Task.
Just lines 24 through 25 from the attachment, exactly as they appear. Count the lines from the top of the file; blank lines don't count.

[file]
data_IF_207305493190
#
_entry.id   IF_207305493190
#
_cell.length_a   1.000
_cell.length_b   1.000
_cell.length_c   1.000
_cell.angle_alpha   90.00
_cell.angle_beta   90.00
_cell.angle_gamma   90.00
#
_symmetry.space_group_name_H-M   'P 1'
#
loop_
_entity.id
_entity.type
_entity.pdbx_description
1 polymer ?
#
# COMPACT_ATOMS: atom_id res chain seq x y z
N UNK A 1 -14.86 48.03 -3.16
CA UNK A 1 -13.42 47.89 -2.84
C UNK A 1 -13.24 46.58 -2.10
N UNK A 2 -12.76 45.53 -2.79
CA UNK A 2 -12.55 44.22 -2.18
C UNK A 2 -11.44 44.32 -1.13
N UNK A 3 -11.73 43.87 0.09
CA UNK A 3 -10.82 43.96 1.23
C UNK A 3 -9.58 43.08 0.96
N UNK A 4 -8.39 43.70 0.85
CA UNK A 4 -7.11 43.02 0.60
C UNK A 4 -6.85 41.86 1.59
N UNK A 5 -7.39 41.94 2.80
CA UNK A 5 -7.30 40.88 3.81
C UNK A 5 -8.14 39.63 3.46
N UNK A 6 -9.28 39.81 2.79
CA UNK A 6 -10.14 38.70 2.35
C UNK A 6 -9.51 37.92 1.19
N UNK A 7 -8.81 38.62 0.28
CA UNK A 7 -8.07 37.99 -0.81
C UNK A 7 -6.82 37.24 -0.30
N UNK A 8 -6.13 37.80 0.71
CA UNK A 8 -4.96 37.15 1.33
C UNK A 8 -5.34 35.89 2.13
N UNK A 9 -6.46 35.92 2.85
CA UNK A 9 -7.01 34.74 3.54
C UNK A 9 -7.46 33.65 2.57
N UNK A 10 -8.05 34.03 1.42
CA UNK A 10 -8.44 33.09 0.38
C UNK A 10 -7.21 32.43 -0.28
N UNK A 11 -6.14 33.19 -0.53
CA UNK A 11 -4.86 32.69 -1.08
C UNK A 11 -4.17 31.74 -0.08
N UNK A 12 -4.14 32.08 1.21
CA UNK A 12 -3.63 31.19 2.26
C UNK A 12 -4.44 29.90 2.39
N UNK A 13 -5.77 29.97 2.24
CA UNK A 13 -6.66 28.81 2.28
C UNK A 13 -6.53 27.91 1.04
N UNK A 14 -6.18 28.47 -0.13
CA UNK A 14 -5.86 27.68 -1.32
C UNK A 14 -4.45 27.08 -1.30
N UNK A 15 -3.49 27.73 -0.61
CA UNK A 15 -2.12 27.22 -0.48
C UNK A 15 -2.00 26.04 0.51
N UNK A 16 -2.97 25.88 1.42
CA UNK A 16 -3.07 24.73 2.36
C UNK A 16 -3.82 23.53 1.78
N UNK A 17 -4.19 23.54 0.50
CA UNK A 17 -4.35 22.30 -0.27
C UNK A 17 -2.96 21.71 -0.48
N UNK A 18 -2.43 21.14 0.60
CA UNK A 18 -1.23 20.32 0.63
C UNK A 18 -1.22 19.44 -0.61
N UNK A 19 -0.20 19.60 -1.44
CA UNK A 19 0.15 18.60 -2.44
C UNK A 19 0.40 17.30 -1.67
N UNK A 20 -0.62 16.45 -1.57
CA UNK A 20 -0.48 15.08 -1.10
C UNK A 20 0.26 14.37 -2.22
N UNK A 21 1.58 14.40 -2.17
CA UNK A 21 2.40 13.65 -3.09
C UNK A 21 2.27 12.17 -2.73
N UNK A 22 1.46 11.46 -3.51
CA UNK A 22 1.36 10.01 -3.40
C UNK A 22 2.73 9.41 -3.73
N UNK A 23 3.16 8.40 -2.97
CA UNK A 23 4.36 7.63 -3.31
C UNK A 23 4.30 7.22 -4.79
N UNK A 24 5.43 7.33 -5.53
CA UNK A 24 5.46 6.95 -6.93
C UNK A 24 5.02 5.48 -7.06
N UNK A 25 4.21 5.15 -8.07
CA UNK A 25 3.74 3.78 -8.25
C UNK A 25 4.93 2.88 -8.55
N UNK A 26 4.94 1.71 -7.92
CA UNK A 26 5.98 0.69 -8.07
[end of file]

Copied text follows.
N UNK A 2 -12.76 45.53 -2.79
CA UNK A 2 -12.55 44.22 -2.18